“Sellers were out in force on the market today after negative news on the economy.” It’s a common line in TV finance reports. But have you ever wondered who is buying if so many people are selling?
The notion that sellers can outnumber buyers on down days doesn’t make sense. What the newscasters should say, of course, is that prices adjusted lower because would-be buyers weren’t prepared to pay the former price.
It has been more than 50 years since the idea of stock prices containing all relevant information was put forth. Information might come in the form of data from a company’s financial statements, news about a new product, a change in the regulatory environment, or simply a shift of investors’ tastes and preferences toward owning different investments.
Information is incorporated into security prices through the buying and selling process. While fair prices may not depend on a certain level of trading, over $400 billion of stocks traded on average each day in the world equity markets suggests that a great deal of information is incorporated into stock prices.1
To speak with your loved ones about death when it isn’t imminent is crucial, to speak with them when it is, is critical. Though difficult, finding a way to have these conversations can help you find solace and closure in their absence and closer to them while they are still here.
Research shows that those who have discussions about death with those in our lives who know that they are dying – and if those conversations come from a place of honesty and openness – you become closer to those you love who you may be losing as well as feel more hopeful about the future.[i]
When the prices of goods and services increase over time, consumers can buy fewer of them with every dollar they have saved.
This erosion of the real purchasing power of wealth is called inflation. Inflation is an important element of investing. In many cases, the reason for saving today is to support future spending. Therefore, keeping pace with inflation is a crucial goal for many investors. To help understand inflation’s impact on purchasing power, consider the following illustration of the effects of inflation over time. In 1916, nine cents would buy a quart of milk. Fifty years later, nine cents would only buy a small glass of milk. And more than 100 years later, nine cents would only buy about seven tablespoons of milk. How can investors potentially prevent this loss of purchasing power from inflation over time?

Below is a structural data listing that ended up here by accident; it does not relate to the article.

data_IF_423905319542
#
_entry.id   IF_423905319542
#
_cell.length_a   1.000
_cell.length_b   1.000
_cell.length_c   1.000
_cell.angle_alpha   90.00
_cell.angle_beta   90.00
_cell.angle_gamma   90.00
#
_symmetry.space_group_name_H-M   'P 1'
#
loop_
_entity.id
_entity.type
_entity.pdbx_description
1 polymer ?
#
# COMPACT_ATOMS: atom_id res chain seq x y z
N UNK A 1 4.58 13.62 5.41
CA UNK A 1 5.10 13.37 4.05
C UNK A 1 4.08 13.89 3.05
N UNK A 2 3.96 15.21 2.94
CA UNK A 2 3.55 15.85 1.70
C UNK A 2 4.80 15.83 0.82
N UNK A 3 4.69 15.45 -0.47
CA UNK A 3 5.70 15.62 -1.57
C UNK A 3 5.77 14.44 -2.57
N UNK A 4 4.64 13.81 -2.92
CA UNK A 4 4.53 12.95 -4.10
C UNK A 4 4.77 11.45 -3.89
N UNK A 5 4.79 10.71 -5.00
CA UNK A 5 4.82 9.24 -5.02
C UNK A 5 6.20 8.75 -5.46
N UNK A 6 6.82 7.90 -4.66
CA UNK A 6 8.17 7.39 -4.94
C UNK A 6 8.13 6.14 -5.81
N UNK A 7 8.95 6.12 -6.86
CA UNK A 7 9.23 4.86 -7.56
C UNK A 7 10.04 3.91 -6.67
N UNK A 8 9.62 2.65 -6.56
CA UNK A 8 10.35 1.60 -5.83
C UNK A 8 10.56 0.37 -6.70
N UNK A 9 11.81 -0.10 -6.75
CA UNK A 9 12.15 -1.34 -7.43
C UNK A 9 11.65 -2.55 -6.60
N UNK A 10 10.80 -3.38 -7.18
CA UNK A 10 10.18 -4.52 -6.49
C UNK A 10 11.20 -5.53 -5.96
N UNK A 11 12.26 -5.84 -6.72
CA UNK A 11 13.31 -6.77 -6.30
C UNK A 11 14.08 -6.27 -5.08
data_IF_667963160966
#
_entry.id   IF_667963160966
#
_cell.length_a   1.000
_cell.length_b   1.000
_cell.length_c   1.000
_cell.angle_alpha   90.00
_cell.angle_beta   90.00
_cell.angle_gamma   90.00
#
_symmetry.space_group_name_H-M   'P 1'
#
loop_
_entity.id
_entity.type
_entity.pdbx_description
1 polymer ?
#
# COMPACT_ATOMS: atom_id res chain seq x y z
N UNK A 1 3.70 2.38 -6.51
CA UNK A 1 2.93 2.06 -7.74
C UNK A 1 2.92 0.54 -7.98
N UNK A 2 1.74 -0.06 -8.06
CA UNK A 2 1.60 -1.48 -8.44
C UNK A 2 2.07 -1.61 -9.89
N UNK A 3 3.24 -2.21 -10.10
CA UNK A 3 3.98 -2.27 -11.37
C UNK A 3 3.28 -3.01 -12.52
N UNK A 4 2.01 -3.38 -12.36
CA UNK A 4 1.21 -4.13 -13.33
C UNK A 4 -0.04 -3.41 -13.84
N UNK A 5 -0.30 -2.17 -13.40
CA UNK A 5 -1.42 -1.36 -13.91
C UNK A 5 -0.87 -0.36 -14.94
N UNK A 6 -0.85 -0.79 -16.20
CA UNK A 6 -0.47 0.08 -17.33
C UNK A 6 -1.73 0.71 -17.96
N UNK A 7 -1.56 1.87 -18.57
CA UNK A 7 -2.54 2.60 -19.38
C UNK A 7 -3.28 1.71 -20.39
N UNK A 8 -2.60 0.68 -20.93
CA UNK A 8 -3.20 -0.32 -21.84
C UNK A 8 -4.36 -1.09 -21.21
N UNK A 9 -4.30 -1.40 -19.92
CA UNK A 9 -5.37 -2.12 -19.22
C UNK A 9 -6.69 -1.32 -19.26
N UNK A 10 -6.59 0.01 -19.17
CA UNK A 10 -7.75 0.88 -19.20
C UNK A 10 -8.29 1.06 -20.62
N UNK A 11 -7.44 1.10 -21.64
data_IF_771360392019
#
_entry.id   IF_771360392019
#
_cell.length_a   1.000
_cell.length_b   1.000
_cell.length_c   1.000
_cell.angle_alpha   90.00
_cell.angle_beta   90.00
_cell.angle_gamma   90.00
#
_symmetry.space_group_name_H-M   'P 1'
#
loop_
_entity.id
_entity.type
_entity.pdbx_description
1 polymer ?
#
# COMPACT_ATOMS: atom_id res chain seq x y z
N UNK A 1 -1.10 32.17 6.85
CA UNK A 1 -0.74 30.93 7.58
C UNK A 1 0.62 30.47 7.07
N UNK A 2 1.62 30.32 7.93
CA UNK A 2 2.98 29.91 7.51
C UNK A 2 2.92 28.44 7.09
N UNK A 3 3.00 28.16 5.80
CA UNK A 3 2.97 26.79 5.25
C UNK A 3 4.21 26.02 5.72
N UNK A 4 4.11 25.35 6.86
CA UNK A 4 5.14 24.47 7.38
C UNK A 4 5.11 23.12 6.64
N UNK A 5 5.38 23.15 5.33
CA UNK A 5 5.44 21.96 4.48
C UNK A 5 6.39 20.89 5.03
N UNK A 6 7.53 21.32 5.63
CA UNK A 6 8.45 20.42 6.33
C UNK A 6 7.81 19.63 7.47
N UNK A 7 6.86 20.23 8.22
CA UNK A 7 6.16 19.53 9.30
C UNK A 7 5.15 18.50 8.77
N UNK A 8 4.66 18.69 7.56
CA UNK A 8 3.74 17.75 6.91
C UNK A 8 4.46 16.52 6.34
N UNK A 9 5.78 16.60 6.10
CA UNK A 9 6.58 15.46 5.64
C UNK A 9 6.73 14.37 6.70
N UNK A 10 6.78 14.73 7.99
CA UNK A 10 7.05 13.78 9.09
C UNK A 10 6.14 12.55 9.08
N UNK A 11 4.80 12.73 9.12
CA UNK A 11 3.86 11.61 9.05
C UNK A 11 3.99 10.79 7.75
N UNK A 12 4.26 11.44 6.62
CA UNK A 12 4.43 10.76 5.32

Passive investing has been ridiculed by Wall Street for decades. The following list is just a small sample of the criticisms I’ve collected over the years:
Sanford C. Bernstein & Co. strategist Inigo Fraser-Jenkins called it worse than Marxism.
David Smith, fund manager at Hargreaves Lansdown, called passive investors parasites on the financial system.
Tim O’Neill, global co-head of Goldman Sachs’ investment management division, warned investors that if passive investing gets too big, the market won't function.
The common theme is that indexing (and passive investing in general) has become such a force that the market’s price discovery function is no longer working properly. Goldman Sachs’ O’Neill has even called passive investing a “potential bubble machine.”
Given the number of questions I get from investors about this issue, one would think that passive investing is now dominating markets. Let’s see if there’s any truth to such beliefs, and whether there’s anything to worry about.